On Tuesday, May 25, 2021, the University of California, Irvine hosted a virtual town hall for faculty featuring panelists Hal Stern (UCI Provost and Executive Vice Chancellor), Michael Dennin (Vice Provost for Teaching and Learning and Dean of the Division of Undergraduate Education), Gillian Hayes (Dean of Graduate Division), Brian Sato (Associate Dean of the Division of Teaching Excellence and Innovation), Jeff Barrett (Chair of the Academic Senate), and Mathew Williams (Principal Analyst for Learning Environments with the DTEI).
Focused on supporting the transition to post-pandemic teaching, the panel opened with Vice Provost Dennin explaining that the goal of the meeting was to offer resources and to explain where faculty could turn for support as they prepared for the return of in-person instruction. Vice Provost Dennin noted that the panel was operating under the assumption that pandemic conditions would continue improving as vaccinations became more widespread.
Vice Provost Dennin also shared an update on approval for course delivery modes for Fall. He confirmed that there is still a waiver in place, and as long as course design is the same for all students, faculty do not need approval from the Academic Senate for Fall Quarter 2021. Approval for mode of delivery will be handled at a departmental level. Professor Barrett added that the Senate has pre-approved courses taught in Fall to be any collection of online and in-person. In the meantime, the Senate will be working on future approval policies for all the complex modes of instructional delivery that faculty now have experience with thanks to the pandemic.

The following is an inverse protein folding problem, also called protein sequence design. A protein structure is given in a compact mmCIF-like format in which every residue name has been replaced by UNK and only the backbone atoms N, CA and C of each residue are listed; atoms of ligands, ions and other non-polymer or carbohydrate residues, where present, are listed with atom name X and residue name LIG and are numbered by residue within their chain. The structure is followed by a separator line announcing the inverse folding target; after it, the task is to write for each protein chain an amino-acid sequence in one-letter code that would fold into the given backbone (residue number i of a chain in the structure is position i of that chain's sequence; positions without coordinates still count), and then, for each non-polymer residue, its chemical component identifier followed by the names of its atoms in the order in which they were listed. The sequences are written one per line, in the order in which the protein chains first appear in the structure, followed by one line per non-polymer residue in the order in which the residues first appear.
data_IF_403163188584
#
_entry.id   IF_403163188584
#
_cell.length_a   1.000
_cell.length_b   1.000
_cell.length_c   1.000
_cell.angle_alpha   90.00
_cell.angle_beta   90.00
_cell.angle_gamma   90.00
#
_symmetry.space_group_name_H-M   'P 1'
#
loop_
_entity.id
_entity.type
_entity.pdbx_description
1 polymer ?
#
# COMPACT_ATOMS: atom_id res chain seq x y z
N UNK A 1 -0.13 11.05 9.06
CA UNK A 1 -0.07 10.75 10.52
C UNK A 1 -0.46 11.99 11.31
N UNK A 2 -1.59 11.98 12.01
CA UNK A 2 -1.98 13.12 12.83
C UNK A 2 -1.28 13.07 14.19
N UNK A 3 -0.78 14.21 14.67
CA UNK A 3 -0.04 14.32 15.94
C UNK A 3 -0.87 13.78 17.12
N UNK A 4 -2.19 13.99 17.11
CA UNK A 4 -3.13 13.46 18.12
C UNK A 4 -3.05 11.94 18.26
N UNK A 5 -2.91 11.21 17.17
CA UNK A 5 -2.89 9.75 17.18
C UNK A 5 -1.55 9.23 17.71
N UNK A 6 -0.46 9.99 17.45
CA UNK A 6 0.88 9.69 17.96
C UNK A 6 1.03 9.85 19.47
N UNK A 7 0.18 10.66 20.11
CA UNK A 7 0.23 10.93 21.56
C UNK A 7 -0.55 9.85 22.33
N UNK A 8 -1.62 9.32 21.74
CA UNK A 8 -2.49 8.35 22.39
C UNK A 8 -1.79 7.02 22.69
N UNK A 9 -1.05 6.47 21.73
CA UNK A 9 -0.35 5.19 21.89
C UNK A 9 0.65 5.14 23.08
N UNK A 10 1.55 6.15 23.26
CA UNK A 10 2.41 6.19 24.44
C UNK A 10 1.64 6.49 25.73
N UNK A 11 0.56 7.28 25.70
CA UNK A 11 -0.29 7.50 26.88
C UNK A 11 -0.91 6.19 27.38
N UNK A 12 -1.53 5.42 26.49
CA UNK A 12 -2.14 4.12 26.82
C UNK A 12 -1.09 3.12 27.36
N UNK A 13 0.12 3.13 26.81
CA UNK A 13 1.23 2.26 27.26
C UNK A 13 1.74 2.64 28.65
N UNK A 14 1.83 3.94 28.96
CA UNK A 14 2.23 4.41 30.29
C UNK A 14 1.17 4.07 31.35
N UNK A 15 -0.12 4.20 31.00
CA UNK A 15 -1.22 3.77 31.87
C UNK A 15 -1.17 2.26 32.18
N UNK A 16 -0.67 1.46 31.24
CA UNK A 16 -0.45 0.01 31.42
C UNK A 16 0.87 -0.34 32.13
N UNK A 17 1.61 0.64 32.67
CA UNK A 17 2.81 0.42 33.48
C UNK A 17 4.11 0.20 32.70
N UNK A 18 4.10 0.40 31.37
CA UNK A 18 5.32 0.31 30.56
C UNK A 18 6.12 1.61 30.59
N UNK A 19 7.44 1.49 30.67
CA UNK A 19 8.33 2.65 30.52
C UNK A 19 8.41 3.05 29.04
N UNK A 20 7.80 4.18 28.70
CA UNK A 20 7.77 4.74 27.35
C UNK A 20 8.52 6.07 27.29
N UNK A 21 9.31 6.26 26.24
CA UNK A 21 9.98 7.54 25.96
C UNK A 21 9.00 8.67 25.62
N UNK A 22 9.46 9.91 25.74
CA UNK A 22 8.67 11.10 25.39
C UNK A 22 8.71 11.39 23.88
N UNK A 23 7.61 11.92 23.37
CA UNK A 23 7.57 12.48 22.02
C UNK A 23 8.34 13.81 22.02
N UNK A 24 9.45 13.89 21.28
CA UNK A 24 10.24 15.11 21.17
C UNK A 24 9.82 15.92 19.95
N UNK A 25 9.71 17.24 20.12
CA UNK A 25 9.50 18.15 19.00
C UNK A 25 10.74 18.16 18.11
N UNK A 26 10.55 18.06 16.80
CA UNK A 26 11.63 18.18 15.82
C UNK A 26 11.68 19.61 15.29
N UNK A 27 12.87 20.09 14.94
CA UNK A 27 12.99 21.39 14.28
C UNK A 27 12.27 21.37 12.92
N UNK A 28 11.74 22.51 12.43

Vice Provost Dennin reminded the attendees that the number one student request coming out of the pandemic is for recorded lectures. Most students found recordings to be a helpful study tool as well as a means of fulfilling a crucial accessibility need. Vice Provost Dennin encouraged faculty to share their best practices for using lecture recordings in an effective way as well as for addressing the intellectual property concerns associated with publishing recordings. From the campus side of things, he said that they were working on increasing support within the classrooms to make recording easier for faculty.
Finally, Vice Provost Dennin reiterated that students are required to be on campus in the Fall. While some students may contact faculty about not wanting to be on campus, he stressed that it is not the instructor’s responsibility to make individual exceptions for students. If students have health or disability issues that prevent them from coming to campus, then they need to request exceptions through the Disability Services Center, and the exception will be handled centrally from there. He acknowledged that students needing exceptions in active learning classes will be a challenge. However, as of now, it seems like the number of students who will be seeking expectations is low. Vice Provost Dennin also mentioned that uncertainty surrounding the international visa process for incoming students is another concern but added that things are starting to look more promising.
Following these opening remarks, the town hall took the form of an informal Q&A session where panelists answered questions submitted by faculty attendees. Here are the answers to some of the most pressing faculty questions:
Q: For a 300 student class, how many students should I expect might not be attending in-person? How will you be managing requests for exceptions to in-person instruction? What should I do differently for a student whose request has been granted?